What guitar does Ben Weinman of The Dillinger Escape Plan use? A damn sexy one made by ESP – here’s everything you need to know
The Dillinger Escape Plan was one of the most innovative and brilliant bands to emerge on the metal scene in the last 20 years. I can still remember the first time I heard Sugar Coated Sour. It blew my mind; I’d never heard anything quite like it. And even today it still sounds as fresh and bonkers as it did in 1999.
The band went through many changes in its 20-year career but the one factor that remained constant was Ben Weinman, the band’s founder, main songwriter, and leader. Weinman formed Dillinger in the late-90s, back when he had a corporate banking job. He worked tirelessly to get Dillinger off the ground and out of basements, moving them into clubs and eventually onto the festival circuits.
As a guitarist, Weinman is something of a phenomenon. I’ve seen him play live with Dillinger numerous times and I still have no idea how he manages to hit every single note while running around like a mad man. He never misses a beat either. Dillinger was scarily tight as a band. Plus, they ALWAYS played their tracks even faster live.
The speed of his playing, combined with his ear for tone, always made Dillinger stand out from its peers at the time – bands like Botch, Converge, and Dead Guy. Dillinger was just something else entirely which is probably why Mike Pattern was so impressed with the band that he agreed to do vocals on their seminal 2002 album, Irony Is A Dead Scene.
Ben Weinman’s Guitars
Since the early days of the Dillinger Escape Plan, Weinman has always been a fan of ESP guitars. Between 1997 and the mid-to-late-2000s, Weinman used a range of ESP LTD guitars, including but not limited to the following models:
- ESP LTD Deluxe H-1001FM
- ESP LTD BW-1 FM/ET
- ESP LTD H 1000 Deluxe Amber Sunburst
- ESP LTD EC-1000 Evertune
- ESP LTD MH-1000 EVERTUNE See Thru Black
- ESP LTD H1001 Deluxe black 2010
- ESP LTD Xtone PS-1
Towards the end of Dillinger’s career, Weinman got himself a signature ESP model, the ESP BW-1 EverTune. This guitar, based on the ESP XTONE PS-1, is a semi-hollow electric guitar that ships with Fishman Fluence pickups, an EverTune bridge, and a fast three-piece thin U-shaped maple neck with a Macassar ebony fingerboard that includes 24 extra-jumbo frets.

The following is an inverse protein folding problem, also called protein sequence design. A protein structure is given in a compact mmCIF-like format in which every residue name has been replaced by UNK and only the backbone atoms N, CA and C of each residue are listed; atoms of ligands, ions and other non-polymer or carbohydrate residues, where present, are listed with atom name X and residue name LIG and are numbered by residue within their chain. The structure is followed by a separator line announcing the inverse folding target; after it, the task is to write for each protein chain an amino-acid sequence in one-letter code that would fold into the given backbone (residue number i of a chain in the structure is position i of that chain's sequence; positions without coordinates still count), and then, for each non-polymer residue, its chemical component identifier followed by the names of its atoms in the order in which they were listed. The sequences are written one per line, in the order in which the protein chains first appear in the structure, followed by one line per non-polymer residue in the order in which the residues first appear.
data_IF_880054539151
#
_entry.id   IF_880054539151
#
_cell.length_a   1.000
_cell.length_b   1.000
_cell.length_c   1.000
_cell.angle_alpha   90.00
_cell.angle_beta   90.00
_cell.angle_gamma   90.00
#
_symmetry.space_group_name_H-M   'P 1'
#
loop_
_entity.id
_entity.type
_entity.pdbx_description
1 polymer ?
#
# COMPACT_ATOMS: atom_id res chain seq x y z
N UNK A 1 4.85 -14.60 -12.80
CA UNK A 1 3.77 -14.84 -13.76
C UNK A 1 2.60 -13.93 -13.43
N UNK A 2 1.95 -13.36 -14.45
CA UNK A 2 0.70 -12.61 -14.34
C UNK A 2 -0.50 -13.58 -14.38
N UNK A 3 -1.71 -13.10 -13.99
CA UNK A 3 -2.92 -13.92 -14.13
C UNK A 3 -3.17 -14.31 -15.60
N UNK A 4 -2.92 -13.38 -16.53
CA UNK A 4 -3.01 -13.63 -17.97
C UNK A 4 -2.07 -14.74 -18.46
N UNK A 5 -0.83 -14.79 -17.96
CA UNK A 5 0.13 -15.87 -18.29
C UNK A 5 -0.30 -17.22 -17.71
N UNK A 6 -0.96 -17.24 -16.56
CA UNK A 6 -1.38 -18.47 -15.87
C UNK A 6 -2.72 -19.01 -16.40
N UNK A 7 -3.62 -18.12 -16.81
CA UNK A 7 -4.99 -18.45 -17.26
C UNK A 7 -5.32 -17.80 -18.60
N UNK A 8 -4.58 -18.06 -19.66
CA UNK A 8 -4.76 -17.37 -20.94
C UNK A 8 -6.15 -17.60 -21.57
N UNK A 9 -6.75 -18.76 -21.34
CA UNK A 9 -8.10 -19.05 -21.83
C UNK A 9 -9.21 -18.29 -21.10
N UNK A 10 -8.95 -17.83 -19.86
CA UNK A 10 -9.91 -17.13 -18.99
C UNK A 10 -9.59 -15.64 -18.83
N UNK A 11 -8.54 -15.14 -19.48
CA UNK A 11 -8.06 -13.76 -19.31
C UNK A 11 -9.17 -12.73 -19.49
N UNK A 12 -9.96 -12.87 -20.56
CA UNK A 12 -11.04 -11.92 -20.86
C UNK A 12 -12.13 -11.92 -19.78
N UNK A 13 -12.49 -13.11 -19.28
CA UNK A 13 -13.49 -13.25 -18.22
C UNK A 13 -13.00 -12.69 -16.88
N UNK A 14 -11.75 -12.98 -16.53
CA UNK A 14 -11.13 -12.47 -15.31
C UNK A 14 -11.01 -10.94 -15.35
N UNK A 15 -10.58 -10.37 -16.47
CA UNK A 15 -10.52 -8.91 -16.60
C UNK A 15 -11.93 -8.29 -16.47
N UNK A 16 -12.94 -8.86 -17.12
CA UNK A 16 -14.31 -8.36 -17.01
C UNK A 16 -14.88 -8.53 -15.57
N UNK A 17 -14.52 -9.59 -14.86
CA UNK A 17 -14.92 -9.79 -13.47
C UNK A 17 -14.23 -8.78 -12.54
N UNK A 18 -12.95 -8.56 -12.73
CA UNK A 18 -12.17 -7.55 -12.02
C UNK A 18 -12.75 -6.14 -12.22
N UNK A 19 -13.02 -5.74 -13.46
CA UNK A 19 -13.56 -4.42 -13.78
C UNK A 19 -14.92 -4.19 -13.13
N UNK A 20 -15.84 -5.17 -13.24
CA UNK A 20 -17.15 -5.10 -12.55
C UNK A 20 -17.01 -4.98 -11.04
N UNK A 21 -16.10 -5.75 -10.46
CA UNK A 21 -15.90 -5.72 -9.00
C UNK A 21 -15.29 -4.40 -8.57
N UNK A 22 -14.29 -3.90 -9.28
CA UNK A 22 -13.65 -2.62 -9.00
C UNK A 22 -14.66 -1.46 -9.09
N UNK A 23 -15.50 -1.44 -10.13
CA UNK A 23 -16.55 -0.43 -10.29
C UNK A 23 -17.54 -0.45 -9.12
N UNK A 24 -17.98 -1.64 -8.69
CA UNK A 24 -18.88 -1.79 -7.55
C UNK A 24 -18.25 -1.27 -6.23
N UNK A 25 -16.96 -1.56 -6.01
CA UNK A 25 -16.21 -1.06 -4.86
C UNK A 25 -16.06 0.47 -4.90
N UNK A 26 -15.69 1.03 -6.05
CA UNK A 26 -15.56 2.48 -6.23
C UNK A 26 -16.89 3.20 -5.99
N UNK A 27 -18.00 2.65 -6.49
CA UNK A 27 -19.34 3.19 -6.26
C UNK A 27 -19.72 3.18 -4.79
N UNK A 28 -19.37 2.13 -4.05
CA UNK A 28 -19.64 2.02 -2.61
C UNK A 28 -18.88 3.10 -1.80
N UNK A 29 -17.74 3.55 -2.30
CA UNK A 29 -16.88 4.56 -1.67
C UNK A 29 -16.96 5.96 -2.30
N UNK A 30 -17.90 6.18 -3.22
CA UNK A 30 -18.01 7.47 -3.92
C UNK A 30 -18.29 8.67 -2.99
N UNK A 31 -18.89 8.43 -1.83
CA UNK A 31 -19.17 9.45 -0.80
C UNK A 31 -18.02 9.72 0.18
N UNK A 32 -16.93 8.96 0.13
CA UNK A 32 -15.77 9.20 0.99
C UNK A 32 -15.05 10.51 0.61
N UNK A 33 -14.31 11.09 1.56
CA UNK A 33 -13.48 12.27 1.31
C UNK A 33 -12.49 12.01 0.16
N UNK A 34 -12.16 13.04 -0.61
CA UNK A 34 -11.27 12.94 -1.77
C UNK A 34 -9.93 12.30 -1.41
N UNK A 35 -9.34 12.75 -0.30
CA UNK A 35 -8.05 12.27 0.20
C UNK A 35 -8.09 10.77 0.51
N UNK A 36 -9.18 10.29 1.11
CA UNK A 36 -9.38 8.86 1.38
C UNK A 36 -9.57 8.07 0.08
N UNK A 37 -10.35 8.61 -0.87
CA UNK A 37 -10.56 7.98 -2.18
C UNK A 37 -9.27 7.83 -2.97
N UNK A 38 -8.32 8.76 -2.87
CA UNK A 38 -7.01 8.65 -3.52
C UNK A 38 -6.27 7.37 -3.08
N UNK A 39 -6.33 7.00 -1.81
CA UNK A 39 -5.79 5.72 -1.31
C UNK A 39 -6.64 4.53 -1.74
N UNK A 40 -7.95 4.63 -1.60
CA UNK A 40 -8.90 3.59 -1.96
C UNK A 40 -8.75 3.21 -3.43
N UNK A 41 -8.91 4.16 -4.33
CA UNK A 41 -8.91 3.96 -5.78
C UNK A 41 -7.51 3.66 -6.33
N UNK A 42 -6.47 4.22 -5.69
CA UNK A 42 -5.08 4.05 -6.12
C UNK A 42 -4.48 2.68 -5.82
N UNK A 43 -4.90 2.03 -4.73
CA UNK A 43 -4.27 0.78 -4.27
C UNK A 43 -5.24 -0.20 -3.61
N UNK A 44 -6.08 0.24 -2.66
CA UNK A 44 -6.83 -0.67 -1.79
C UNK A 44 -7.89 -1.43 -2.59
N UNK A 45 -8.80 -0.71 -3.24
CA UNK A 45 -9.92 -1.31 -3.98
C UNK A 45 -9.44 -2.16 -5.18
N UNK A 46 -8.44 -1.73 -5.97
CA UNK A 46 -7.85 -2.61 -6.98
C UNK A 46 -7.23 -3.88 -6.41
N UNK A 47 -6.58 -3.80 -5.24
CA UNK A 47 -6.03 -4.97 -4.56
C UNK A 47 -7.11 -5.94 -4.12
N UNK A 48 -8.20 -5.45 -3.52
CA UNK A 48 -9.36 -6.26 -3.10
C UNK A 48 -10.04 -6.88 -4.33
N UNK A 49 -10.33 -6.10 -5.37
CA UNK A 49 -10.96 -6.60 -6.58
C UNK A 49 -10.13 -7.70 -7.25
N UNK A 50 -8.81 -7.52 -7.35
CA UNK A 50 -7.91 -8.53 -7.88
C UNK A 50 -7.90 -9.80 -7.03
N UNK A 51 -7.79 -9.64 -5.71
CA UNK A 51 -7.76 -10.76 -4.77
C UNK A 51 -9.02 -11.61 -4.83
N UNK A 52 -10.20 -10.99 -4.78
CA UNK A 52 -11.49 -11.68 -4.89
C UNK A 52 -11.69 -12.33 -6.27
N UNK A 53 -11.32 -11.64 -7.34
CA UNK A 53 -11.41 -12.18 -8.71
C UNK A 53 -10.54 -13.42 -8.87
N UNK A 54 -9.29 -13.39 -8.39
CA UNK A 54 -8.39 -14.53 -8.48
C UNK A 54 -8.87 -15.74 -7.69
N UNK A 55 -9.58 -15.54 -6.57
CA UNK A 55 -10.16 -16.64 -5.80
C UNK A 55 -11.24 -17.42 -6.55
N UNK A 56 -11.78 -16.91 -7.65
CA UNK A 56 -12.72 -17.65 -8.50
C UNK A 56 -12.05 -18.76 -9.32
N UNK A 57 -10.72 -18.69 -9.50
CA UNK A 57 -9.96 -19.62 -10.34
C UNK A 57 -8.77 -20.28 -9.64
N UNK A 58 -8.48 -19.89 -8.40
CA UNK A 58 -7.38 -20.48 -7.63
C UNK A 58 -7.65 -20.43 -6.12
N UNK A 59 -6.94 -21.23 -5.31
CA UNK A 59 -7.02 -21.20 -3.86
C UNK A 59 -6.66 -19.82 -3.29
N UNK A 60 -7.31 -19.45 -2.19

Visually, the ESP BW-1 EverTune is just about one of the most beautiful guitars I have ever clapped eyes on. It has a kind of Les Paul thing going on, just with a slight twist. The finish – SEE THRU BLACK – is other-worldly and its EverTune bridge means that it will hold its tune indefinitely, regardless of what you do it (ideal for someone like Ben that smashes his guitars around).
Here’s what ESP said about the ESP BW-1 EverTune at launch:
The BW-1’s most notable feature is its EverTune constant tension bridge. It keeps the BW-1 in near perfect tune and intonation under almost any condition. The BW-1 EverTune is a neck-through-body design at 25.5″ scale, with a chambered mahogany body and flamed maple top, and binding on the body, neck, and headstock. It offers a fast three-piece thin U-shaped maple neck with a macassar ebony fingerboard that includes 24 extra-jumbo frets. The sound of this guitar is powered by a set of Fishman Fluence Modern Humbucker active pickups with nickel covers. These pickups allow for a remarkable degree of sonic flexibility. Two separate voicings are selectable via the push-pull on the tone control (down for “Modern Active” tone, or up for “Modern Passive Attack”)ESP
Weinman helped design this guitar with ESP, adding his own tweaks and adjustments to the standard ESP XTONE PS-1 design. He insisted on it having an EverTune bridge, for obvious reasons, and also made a bunch of additional adjustments to his own personal models that he uses in live situations such as adding in wireless receivers so he could play without wires live.
You can check out the videos below, where Ben talks about his guitar rig for playing live as well as his home setup for demoing and writing music. In the second video, he also covers the types of pedals he used for Dillinger Escape Plan and his amp and cabinet of choice. The video is kind of old now, but it is well worth a watch to get an insight into how Ben Weinman approaches guitar tone as well as writing and recording music.